Myanmar’s business attire is conservative. Both men and women may pair Western clothes with a traditional longyi (similar to a sarong). Uniquely, in Myanmar shoes are removed not only at home but also in the office and even some stores. So shoes that don’t require lacing are recommended.
The traditional word meaning ‘hello’ is mengalaba. Men should shake hands with women only when the woman offers her hand. Otherwise, a small bow and warm smile are appropriate. Myanmar is a former British colony, so English is still spoken in the major cities.
Building personal rapport is important and, given the likely differences between your country and Myanmar, there should be no problem finding things to talk about. Negotiations are thorough and time-consuming, requiring multiple meetings and exhaustive attention to detail.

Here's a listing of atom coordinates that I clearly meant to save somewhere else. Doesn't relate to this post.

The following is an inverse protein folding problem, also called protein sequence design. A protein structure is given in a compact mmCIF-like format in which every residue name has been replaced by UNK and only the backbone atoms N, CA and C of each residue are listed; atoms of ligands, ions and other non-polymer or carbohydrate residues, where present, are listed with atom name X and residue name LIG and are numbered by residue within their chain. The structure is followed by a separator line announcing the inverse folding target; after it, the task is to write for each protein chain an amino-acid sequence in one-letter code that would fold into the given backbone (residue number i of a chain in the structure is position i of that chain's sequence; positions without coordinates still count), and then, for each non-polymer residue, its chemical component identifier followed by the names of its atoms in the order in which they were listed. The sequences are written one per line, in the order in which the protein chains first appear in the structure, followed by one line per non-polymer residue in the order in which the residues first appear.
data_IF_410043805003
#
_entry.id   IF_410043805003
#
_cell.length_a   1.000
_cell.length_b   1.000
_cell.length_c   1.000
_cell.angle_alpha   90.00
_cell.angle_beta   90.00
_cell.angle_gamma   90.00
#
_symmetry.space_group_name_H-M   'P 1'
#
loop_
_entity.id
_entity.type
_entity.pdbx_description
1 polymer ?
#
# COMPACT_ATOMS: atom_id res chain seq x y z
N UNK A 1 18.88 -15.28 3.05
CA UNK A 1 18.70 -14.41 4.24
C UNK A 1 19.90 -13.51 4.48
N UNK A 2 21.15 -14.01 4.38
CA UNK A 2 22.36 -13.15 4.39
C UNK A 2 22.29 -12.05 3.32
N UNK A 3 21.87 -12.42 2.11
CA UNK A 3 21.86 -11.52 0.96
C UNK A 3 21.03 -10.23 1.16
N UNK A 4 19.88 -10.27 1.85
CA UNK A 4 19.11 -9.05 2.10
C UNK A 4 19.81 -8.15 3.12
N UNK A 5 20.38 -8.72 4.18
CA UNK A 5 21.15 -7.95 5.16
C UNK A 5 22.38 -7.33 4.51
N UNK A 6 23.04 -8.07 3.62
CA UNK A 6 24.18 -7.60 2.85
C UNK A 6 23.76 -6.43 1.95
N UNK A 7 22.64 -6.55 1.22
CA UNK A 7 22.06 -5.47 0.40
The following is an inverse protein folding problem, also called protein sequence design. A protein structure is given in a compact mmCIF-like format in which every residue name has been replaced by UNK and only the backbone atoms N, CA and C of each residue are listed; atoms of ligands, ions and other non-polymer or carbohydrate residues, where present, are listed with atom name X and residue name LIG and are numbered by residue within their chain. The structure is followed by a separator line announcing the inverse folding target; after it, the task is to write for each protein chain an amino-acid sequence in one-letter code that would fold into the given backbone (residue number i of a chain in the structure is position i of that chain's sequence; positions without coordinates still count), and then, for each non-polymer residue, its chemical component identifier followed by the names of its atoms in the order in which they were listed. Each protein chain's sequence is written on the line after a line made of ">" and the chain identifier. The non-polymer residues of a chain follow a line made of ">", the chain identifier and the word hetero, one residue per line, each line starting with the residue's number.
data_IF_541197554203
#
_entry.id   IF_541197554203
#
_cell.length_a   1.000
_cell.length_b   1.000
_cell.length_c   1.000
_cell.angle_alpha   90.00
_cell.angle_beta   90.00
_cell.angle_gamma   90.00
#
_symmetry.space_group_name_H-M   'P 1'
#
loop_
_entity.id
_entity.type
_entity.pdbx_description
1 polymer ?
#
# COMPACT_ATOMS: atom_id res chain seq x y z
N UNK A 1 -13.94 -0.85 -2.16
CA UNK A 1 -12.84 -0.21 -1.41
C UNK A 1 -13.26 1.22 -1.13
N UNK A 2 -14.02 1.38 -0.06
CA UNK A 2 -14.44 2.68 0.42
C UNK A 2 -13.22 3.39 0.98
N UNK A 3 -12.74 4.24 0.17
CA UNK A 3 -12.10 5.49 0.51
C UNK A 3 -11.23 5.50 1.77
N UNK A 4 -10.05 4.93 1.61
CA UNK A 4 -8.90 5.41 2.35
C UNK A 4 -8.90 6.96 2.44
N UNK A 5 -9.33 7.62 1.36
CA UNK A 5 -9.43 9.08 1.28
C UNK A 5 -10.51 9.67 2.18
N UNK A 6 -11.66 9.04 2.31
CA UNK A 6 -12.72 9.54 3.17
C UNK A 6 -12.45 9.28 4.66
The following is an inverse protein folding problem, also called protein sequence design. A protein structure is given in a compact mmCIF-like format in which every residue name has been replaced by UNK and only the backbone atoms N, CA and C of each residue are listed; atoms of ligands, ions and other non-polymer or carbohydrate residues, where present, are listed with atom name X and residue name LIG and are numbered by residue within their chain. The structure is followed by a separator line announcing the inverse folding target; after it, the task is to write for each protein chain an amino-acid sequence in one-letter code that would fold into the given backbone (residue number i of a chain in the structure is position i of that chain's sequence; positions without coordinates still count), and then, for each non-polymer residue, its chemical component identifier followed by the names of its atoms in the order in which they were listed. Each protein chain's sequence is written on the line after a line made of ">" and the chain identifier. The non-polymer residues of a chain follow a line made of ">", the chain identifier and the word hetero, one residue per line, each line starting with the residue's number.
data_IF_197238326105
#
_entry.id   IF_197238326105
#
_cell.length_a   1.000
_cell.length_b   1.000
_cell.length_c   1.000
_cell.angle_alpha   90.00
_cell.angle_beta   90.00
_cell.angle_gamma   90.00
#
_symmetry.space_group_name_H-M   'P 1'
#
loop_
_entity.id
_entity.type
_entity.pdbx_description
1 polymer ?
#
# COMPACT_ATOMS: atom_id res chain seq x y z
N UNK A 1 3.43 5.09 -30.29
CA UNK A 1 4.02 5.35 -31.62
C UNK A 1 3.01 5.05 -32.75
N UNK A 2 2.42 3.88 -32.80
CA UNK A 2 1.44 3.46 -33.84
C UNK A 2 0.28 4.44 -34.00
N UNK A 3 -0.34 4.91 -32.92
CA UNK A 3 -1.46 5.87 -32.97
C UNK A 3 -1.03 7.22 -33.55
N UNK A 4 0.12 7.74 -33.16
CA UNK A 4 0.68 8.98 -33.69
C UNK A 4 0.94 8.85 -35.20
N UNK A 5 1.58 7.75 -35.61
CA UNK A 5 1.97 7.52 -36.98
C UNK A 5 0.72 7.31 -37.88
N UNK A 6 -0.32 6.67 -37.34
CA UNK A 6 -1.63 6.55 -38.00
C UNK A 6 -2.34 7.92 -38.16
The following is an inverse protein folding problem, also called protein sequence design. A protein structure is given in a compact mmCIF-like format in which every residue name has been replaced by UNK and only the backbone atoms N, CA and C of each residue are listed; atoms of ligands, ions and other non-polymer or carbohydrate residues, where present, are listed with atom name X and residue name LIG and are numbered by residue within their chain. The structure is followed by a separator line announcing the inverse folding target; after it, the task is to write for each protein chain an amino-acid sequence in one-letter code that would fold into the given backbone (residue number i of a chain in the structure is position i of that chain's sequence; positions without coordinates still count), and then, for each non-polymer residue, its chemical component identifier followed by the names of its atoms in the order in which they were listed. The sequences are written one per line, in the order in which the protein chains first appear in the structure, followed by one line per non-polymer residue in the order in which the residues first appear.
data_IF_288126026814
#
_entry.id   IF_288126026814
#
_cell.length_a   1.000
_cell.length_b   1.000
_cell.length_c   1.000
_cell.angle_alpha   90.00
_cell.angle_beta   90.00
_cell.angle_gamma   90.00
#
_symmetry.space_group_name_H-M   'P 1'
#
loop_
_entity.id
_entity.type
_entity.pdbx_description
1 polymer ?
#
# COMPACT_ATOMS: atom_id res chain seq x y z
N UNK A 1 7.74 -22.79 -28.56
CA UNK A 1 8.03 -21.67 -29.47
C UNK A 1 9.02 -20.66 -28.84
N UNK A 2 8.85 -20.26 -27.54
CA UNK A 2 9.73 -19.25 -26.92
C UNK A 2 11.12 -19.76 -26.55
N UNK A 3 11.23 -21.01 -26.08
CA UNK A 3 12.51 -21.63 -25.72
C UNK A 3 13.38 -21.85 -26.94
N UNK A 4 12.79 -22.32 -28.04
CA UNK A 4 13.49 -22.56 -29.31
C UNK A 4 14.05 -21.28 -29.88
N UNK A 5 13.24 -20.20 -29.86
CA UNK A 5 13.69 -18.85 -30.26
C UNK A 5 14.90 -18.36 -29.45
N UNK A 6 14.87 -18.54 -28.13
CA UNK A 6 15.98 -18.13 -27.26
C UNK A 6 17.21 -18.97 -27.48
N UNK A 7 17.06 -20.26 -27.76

Show respect by reading and storing business cards carefully. Two hands are not necessary for giving and receiving, although it is not uncommon because of the large number of Chinese who do business there. Show respect with your own cards by printing them in English and Burmese.
When dining, wait for the eldest person to begin eating before you start. Given the prevalence of Buddhism, do not point with your feet or show your soles to people or religious artefacts. Don’t take pictures of women bathing in the open, pregnant women and meditating monks.